The internet of greenhouse things

Features - Technology

Researchers explain what early Internet of Things applications in the industry could look like.

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February 26, 2020

PHOTO © CHONTICHA | ADOBE STOCK

The transfer of data between objects — known as the Internet of Things (IoT) — is big business, from cell phones to smart speakers to toys to refrigerators. Now, there are opportunities for its use among cameras, sensors and other equipment in greenhouses that relay data to physical or cloud servers. As early greenhouse models show, it can be a means of sharing information with others or remotely controlling greenhouse processes.

One sensor, multiple operations

One greenhouse IoT application involves using internet-connected devices so that multiple growers can communicate among themselves and with researchers to share information. For example, Krishna Nemali, assistant professor of controlled environment agriculture at Purdue University, is developing “next-gen sensors” to measure seedling quality and plant nitrogen content.

Nemali plans to issue growers a $150 nitrogen sensor with a few different components that can be used with a smartphone. The growers will take images to receive nitrogen readings.

This system utilizes IoT because information pulled from devices at the numerous greenhouses is sent to a server, processed and sent back to the growers. To participate, growers need reliable internet connectivity.

An IoT model from one of Khattab's undergraduate students
Photo COURTESY OF AHMED KHATTAB

Nemali explains potential faults in data collection that doesn’t utilize IoT. “Let's say you select 50 growers all over the country and you give them the same instrument and ask them to measure and send you the data, there will be errors in the way they measure and there could be calibration issues with these sensors with time,” he says. “Then they all collect the data, but the data may not come to one central location on time.”

But with IoT as it is used in Nemali’s application, images are sent to a server that analyzes them using one programming code. Large amounts of data — sometimes referred to as “big data” — is collected by Purdue. With the project still in its early stages, the university will try to improve the system while sharing all of the participating growers’ data among their group.

“My goal is to … take it way beyond research so more growers use it and to make sure the technology is adapted quickly and the beneficial technology is seen by many growers,” Nemali says.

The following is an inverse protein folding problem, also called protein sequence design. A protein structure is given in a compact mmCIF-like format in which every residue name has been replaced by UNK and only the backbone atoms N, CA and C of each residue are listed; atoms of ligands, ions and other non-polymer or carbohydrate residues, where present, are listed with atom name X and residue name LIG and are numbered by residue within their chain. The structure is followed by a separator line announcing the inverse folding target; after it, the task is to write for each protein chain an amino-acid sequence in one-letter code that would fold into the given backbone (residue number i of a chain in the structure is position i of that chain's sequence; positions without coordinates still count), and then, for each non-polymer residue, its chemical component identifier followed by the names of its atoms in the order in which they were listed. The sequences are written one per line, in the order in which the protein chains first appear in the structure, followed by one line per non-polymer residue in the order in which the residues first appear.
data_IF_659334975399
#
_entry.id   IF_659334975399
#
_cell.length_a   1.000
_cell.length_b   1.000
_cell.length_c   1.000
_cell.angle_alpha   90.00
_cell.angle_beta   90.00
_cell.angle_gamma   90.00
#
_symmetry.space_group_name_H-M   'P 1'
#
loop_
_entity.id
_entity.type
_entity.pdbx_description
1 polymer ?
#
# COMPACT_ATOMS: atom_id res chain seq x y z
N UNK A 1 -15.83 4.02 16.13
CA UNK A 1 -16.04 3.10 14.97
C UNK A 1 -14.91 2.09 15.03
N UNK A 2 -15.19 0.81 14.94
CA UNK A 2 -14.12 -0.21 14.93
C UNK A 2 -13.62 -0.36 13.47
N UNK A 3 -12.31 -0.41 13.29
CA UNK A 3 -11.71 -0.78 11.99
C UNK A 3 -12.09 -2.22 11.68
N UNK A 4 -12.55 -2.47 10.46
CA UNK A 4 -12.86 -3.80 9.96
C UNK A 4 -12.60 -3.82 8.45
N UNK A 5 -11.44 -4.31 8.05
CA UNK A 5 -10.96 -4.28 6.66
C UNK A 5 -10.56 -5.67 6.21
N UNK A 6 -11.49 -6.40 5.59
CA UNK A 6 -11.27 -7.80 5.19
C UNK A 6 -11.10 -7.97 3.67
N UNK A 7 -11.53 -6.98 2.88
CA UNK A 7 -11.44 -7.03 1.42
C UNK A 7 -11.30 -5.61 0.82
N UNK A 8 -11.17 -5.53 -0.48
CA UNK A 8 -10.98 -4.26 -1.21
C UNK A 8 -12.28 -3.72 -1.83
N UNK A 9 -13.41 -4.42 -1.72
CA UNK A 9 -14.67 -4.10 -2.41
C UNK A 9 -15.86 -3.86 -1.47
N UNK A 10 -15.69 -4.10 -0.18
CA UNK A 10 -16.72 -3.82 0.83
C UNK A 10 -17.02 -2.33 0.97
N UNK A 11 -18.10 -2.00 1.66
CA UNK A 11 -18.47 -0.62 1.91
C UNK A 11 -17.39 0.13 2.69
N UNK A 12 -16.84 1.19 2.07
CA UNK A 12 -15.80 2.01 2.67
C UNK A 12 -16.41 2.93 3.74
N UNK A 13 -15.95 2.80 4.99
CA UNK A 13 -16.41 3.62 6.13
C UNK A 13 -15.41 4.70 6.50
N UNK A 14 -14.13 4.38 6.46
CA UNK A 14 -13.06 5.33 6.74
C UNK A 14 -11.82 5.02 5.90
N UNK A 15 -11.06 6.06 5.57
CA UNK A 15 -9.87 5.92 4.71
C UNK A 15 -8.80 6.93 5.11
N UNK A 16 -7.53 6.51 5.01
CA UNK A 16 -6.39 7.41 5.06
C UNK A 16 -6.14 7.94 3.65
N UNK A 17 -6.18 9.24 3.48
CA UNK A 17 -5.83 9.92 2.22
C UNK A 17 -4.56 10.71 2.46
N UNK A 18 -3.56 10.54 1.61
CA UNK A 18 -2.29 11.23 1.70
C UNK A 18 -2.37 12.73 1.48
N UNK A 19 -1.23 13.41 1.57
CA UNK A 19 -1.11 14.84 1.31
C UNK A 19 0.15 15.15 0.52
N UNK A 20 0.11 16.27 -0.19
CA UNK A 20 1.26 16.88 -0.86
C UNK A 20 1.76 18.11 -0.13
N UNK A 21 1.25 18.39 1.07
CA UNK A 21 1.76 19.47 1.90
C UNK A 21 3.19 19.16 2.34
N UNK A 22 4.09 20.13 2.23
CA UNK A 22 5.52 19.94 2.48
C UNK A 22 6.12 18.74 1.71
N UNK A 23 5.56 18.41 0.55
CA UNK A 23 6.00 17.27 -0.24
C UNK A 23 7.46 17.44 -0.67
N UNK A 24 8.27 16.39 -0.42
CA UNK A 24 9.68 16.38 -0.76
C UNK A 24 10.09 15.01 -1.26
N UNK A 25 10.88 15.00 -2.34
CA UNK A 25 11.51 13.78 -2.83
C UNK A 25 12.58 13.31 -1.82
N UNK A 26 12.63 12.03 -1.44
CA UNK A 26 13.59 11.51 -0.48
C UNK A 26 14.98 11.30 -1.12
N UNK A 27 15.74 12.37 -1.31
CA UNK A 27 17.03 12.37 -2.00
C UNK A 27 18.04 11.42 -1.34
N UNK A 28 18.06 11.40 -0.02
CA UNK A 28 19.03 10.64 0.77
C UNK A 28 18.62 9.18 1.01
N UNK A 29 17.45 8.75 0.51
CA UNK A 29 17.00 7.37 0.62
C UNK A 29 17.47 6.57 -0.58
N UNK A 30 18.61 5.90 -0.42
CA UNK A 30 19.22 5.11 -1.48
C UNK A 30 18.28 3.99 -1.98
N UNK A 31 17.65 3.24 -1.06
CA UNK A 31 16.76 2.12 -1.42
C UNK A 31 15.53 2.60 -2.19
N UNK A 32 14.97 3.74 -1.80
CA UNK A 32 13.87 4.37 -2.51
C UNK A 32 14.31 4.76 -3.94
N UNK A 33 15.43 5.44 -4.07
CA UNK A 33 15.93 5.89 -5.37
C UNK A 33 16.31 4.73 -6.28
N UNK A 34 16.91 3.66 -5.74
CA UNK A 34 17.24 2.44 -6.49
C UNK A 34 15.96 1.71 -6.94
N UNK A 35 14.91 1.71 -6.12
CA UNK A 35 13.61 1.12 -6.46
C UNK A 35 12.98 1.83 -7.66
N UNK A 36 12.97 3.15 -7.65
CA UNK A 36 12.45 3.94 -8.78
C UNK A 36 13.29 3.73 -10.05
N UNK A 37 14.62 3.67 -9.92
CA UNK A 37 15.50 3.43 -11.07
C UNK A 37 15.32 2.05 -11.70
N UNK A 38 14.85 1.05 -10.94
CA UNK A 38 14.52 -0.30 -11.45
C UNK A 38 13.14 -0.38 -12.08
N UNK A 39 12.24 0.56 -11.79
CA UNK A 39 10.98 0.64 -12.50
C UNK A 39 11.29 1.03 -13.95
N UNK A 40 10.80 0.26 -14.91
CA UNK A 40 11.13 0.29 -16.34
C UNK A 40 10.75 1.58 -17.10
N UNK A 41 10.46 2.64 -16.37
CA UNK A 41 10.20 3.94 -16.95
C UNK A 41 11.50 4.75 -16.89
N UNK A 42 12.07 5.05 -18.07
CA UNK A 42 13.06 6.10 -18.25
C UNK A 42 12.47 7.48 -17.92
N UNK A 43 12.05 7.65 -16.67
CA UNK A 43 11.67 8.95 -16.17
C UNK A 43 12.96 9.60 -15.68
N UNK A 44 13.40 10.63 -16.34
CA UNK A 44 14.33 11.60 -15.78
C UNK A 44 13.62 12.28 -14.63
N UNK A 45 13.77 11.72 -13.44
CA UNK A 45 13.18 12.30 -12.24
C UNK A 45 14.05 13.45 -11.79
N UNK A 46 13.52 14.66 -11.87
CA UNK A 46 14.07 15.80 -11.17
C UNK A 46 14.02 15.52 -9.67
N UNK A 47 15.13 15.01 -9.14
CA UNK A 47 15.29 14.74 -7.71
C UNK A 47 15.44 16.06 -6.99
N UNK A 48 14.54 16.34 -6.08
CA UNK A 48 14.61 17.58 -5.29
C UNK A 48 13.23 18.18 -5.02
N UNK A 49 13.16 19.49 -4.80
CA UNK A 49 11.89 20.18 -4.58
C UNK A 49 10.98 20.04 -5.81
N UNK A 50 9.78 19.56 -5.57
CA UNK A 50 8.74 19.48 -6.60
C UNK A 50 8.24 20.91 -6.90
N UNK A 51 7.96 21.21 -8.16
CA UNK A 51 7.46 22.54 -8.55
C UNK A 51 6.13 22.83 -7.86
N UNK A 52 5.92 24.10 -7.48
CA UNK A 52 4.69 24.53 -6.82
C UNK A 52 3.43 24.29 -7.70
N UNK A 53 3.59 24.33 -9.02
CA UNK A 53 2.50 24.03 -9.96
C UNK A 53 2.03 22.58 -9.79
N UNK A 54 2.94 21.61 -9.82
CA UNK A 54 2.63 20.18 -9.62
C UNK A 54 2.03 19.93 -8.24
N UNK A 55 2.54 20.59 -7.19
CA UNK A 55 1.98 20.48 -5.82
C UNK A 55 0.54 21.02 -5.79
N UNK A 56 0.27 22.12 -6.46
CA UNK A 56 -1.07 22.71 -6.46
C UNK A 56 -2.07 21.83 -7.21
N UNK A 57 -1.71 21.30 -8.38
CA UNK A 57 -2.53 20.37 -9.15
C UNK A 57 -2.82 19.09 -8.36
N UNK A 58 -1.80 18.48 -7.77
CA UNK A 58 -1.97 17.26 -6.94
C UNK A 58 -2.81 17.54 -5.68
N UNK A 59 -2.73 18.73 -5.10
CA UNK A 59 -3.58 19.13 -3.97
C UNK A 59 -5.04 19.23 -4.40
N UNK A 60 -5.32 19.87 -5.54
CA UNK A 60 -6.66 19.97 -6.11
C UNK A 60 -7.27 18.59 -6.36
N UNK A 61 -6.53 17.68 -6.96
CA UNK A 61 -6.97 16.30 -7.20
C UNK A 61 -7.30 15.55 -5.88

Multiple sensors, one operation

Ahmed Khattab

In another application of IoT technology, numerous sensors and cameras connected to each other via the internet could allow a single operation to monitor and remotely adjust various conditions such as temperature, humidity, supplemental lighting, irrigation and shade curtains.

Whereas Nemali’s technology allows information to be shared between a university and multiple growers, Ahmed Khattab of Cairo University has researched a layered greenhouse IoT system with multiple components that can be outfitted through a single operation.

Khattab, an associate professor in Cairo University’s Department of Electronics and Electrical Communication Engineering, co-authored the SN Applied Sciences paper, “A layered IoT architecture for greenhouse monitoring and remote control.” It presents a system design with multiple cameras, sensor nodes and actuators, as well as an access point, microcontroller and cloud connectivity. It has both an Ethernet and WiFi connection — Ethernet because it helps heavy data traffic from the cameras.

Krishna Nemali
Photo COURTESY OF KRISHNA NEMALI

“Here, we have different nodes because we have to be more reliable — if something went out, we would not want the entire system to go out,” Khattab says. “Also, we split the functionality across different layers. We have one layer just for data collection and action implementation, one separate layer just for communication, another layer for decision-making and processing the data.”

The system can be used throughout multiple greenhouse structures at one site, or even greenhouses at different sites that are part of the same business entity.

“[Data] are collected in a centralized place, and he or she can see everything, like he can control multiple greenhouses in different locations simultaneously.” — AHMED KHATTAB

“The grower can have separate greenhouses … across the country,” Khattab says. “[Data] are collected in a centralized place, and he or she can see everything, like he can control multiple greenhouses in different locations simultaneously.”

In the application in Khattab’s paper, price can vary greatly depending on the size of the greenhouse that is being outfitted and the number of devices and cameras. Between cameras, an Ethernet switch, installation and IoT application software, a grower may need to shell out $1,000 or more, he says.

Nemali says he has worked with a lettuce grower in Atlanta that uses numerous WiFi sensors that communicate data about water, light and temperature with a central unit.

He adds that growers who are collecting data in a similar way can still share it. “They can also send that data to a central location, like what I described for the nitrogen sensor, and further process all of the data and make useful — summarize that and make some useful recommendations for growers all over the region,” he says. “So, it can be done in many ways.”

For more information on Nemali’s sensing technology, visit bit.ly/gm-nemali and bit.ly/cultivate19-nemali.